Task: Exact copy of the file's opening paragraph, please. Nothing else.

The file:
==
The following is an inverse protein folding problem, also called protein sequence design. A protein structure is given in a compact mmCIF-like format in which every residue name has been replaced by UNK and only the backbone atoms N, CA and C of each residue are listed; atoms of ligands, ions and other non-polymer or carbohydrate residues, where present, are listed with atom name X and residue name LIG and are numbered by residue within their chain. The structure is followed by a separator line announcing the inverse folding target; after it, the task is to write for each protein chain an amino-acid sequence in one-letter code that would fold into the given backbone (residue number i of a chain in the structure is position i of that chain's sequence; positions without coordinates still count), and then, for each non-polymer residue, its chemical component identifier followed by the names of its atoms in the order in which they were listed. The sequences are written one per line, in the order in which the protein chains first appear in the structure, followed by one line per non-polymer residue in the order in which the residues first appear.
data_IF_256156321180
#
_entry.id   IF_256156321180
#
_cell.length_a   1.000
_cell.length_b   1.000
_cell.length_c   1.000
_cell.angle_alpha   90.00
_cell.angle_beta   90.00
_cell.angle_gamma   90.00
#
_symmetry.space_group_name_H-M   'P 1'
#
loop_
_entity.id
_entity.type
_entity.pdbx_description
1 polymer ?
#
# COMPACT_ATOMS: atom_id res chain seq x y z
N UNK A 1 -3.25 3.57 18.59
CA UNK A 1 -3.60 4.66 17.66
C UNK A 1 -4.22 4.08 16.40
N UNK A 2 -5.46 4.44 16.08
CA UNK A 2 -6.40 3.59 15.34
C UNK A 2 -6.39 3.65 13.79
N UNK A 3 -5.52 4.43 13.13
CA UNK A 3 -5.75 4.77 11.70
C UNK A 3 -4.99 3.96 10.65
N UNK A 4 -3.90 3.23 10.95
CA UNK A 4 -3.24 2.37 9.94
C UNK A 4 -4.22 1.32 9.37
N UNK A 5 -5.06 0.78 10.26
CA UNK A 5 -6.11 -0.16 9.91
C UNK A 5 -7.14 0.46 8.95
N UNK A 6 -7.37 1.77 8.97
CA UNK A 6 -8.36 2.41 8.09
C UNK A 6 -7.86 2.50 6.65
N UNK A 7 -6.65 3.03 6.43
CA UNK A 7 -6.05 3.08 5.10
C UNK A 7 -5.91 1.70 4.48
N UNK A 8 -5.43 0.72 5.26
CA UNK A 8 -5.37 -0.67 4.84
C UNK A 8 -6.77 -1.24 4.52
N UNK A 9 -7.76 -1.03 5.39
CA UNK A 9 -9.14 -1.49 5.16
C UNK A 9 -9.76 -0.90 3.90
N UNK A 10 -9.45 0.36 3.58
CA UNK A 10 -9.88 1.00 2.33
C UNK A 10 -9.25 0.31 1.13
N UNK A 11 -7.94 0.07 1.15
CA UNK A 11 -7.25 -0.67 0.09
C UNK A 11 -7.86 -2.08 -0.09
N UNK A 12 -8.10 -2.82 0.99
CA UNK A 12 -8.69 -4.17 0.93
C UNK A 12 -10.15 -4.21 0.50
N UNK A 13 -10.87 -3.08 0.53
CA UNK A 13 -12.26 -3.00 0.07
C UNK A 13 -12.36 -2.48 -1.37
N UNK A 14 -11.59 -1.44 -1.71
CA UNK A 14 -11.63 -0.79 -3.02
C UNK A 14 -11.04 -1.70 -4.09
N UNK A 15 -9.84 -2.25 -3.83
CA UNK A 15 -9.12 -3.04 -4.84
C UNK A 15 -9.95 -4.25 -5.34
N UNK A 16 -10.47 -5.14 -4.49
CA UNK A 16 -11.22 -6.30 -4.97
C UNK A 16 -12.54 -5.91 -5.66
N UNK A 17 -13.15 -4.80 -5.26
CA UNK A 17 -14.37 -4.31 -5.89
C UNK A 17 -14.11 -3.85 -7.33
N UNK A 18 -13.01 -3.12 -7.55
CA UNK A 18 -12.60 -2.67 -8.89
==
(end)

The following is an inverse protein folding problem, also called protein sequence design. A protein structure is given in a compact mmCIF-like format in which every residue name has been replaced by UNK and only the backbone atoms N, CA and C of each residue are listed; atoms of ligands, ions and other non-polymer or carbohydrate residues, where present, are listed with atom name X and residue name LIG and are numbered by residue within their chain. The structure is followed by a separator line announcing the inverse folding target; after it, the task is to write for each protein chain an amino-acid sequence in one-letter code that would fold into the given backbone (residue number i of a chain in the structure is position i of that chain's sequence; positions without coordinates still count), and then, for each non-polymer residue, its chemical component identifier followed by the names of its atoms in the order in which they were listed. The sequences are written one per line, in the order in which the protein chains first appear in the structure, followed by one line per non-polymer residue in the order in which the residues first appear.